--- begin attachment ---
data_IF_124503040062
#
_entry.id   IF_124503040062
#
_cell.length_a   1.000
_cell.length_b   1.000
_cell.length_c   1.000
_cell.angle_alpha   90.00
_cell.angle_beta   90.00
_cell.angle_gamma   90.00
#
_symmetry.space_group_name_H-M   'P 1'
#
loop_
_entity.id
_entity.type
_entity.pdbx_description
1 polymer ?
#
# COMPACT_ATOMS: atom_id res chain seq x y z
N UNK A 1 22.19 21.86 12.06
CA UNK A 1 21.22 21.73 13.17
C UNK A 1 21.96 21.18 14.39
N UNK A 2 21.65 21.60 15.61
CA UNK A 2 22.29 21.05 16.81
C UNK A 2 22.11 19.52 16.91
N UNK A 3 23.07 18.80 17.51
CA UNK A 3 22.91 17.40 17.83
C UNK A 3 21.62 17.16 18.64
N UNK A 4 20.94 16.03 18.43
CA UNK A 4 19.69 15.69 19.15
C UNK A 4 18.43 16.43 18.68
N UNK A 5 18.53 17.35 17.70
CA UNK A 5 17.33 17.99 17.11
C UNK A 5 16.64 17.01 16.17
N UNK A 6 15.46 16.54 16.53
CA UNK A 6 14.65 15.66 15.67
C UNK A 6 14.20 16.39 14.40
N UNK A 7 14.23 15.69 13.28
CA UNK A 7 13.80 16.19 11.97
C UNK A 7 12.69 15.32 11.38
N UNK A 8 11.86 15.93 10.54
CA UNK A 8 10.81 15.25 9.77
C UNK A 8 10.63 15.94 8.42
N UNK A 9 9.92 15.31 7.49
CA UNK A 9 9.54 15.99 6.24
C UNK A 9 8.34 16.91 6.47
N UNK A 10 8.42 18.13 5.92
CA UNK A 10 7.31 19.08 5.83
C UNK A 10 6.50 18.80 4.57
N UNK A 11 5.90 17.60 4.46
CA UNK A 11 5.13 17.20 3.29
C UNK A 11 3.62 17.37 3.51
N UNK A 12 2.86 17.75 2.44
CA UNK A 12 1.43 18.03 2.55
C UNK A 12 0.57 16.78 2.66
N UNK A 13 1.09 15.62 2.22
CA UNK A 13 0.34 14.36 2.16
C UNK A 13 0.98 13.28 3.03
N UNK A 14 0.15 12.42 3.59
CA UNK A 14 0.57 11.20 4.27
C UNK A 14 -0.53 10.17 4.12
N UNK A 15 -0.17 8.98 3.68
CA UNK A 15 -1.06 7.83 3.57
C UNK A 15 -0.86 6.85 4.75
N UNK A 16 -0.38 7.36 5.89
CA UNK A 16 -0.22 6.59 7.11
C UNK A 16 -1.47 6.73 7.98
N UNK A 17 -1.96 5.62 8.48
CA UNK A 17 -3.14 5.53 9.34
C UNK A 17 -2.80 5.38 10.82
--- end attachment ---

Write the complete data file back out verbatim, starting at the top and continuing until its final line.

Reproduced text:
data_IF_124503040062
#
_entry.id   IF_124503040062
#
_cell.length_a   1.000
_cell.length_b   1.000
_cell.length_c   1.000
_cell.angle_alpha   90.00
_cell.angle_beta   90.00
_cell.angle_gamma   90.00
#
_symmetry.space_group_name_H-M   'P 1'
#
loop_
_entity.id
_entity.type
_entity.pdbx_description
1 polymer ?
#
# COMPACT_ATOMS: atom_id res chain seq x y z
N UNK A 1 22.19 21.86 12.06
CA UNK A 1 21.22 21.73 13.17
C UNK A 1 21.96 21.18 14.39
N UNK A 2 21.65 21.60 15.61
CA UNK A 2 22.29 21.05 16.81
C UNK A 2 22.11 19.52 16.91
N UNK A 3 23.07 18.80 17.51
CA UNK A 3 22.91 17.40 17.83
C UNK A 3 21.62 17.16 18.64
N UNK A 4 20.94 16.03 18.43
CA UNK A 4 19.69 15.69 19.15
C UNK A 4 18.43 16.43 18.68
N UNK A 5 18.53 17.35 17.70
CA UNK A 5 17.33 17.99 17.11
C UNK A 5 16.64 17.01 16.17
N UNK A 6 15.46 16.54 16.53
CA UNK A 6 14.65 15.66 15.67
C UNK A 6 14.20 16.39 14.40
N UNK A 7 14.23 15.69 13.28
CA UNK A 7 13.80 16.19 11.97
C UNK A 7 12.69 15.32 11.38
N UNK A 8 11.86 15.93 10.54
CA UNK A 8 10.81 15.25 9.77
C UNK A 8 10.63 15.94 8.42
N UNK A 9 9.92 15.31 7.49
CA UNK A 9 9.54 15.99 6.24
C UNK A 9 8.34 16.91 6.47
N UNK A 10 8.42 18.13 5.92
CA UNK A 10 7.31 19.08 5.83
C UNK A 10 6.50 18.80 4.57
N UNK A 11 5.90 17.60 4.46
CA UNK A 11 5.13 17.20 3.29
C UNK A 11 3.62 17.37 3.51
N UNK A 12 2.86 17.75 2.44
CA UNK A 12 1.43 18.03 2.55
C UNK A 12 0.57 16.78 2.66
N UNK A 13 1.09 15.62 2.22
CA UNK A 13 0.34 14.36 2.16
C UNK A 13 0.98 13.28 3.03
N UNK A 14 0.15 12.42 3.59
CA UNK A 14 0.57 11.20 4.27
C UNK A 14 -0.53 10.17 4.12
N UNK A 15 -0.17 8.98 3.68
CA UNK A 15 -1.06 7.83 3.57
C UNK A 15 -0.86 6.85 4.75
N UNK A 16 -0.38 7.36 5.89
CA UNK A 16 -0.22 6.59 7.11
C UNK A 16 -1.47 6.73 7.98
N UNK A 17 -1.96 5.62 8.48
CA UNK A 17 -3.14 5.53 9.34
C UNK A 17 -2.80 5.38 10.82